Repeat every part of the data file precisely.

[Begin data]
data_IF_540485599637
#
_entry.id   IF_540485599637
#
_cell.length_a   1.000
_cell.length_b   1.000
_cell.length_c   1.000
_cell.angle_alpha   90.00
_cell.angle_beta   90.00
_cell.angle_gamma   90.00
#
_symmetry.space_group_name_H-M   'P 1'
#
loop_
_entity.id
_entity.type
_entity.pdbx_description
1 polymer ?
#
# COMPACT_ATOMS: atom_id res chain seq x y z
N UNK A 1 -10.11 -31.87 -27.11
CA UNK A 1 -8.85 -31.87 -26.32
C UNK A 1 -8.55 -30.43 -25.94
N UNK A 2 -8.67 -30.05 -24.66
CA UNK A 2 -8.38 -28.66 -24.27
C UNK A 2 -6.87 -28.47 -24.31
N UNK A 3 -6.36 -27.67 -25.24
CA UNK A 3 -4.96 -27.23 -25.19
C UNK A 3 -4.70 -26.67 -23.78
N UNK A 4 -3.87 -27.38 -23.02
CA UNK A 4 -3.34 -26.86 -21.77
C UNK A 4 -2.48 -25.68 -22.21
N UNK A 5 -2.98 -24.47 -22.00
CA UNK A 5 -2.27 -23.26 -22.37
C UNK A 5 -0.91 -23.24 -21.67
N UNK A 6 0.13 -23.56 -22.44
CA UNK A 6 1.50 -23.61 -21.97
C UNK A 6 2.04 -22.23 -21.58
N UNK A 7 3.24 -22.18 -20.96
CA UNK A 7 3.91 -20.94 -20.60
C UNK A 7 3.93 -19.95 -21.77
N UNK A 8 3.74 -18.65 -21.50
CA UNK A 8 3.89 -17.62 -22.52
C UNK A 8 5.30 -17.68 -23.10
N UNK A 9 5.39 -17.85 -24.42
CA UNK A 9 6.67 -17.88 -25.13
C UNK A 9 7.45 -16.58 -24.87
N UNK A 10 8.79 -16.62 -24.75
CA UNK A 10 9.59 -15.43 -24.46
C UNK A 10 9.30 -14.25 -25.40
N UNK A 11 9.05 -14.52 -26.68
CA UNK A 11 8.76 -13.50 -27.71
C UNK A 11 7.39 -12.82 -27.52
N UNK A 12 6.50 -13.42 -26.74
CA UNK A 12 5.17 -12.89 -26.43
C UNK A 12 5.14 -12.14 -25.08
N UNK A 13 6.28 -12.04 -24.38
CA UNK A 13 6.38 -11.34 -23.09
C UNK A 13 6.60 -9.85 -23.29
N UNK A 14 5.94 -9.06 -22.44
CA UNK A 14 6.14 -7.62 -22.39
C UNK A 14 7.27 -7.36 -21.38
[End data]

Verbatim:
data_IF_540485599637
#
_entry.id   IF_540485599637
#
_cell.length_a   1.000
_cell.length_b   1.000
_cell.length_c   1.000
_cell.angle_alpha   90.00
_cell.angle_beta   90.00
_cell.angle_gamma   90.00
#
_symmetry.space_group_name_H-M   'P 1'
#
loop_
_entity.id
_entity.type
_entity.pdbx_description
1 polymer ?
#
# COMPACT_ATOMS: atom_id res chain seq x y z
N UNK A 1 -10.11 -31.87 -27.11
CA UNK A 1 -8.85 -31.87 -26.32
C UNK A 1 -8.55 -30.43 -25.94
N UNK A 2 -8.67 -30.05 -24.66
CA UNK A 2 -8.38 -28.66 -24.27
C UNK A 2 -6.87 -28.47 -24.31
N UNK A 3 -6.36 -27.67 -25.24
CA UNK A 3 -4.96 -27.23 -25.19
C UNK A 3 -4.70 -26.67 -23.78
N UNK A 4 -3.87 -27.38 -23.02
CA UNK A 4 -3.34 -26.86 -21.77
C UNK A 4 -2.48 -25.68 -22.21
N UNK A 5 -2.98 -24.47 -22.00
CA UNK A 5 -2.27 -23.26 -22.37
C UNK A 5 -0.91 -23.24 -21.67
N UNK A 6 0.13 -23.56 -22.44
CA UNK A 6 1.50 -23.61 -21.97
C UNK A 6 2.04 -22.23 -21.58
N UNK A 7 3.24 -22.18 -20.96
CA UNK A 7 3.91 -20.94 -20.60
C UNK A 7 3.93 -19.95 -21.77
N UNK A 8 3.74 -18.65 -21.50
CA UNK A 8 3.89 -17.62 -22.52
C UNK A 8 5.30 -17.68 -23.10
N UNK A 9 5.39 -17.85 -24.42
CA UNK A 9 6.67 -17.88 -25.13
C UNK A 9 7.45 -16.58 -24.87
N UNK A 10 8.79 -16.62 -24.75
CA UNK A 10 9.59 -15.43 -24.46
C UNK A 10 9.30 -14.25 -25.40
N UNK A 11 9.05 -14.52 -26.68
CA UNK A 11 8.76 -13.50 -27.71
C UNK A 11 7.39 -12.82 -27.52
N UNK A 12 6.50 -13.42 -26.74
CA UNK A 12 5.17 -12.89 -26.43
C UNK A 12 5.14 -12.14 -25.08
N UNK A 13 6.28 -12.04 -24.38
CA UNK A 13 6.38 -11.34 -23.09
C UNK A 13 6.60 -9.85 -23.29
N UNK A 14 5.94 -9.06 -22.44
CA UNK A 14 6.14 -7.62 -22.39
C UNK A 14 7.27 -7.36 -21.38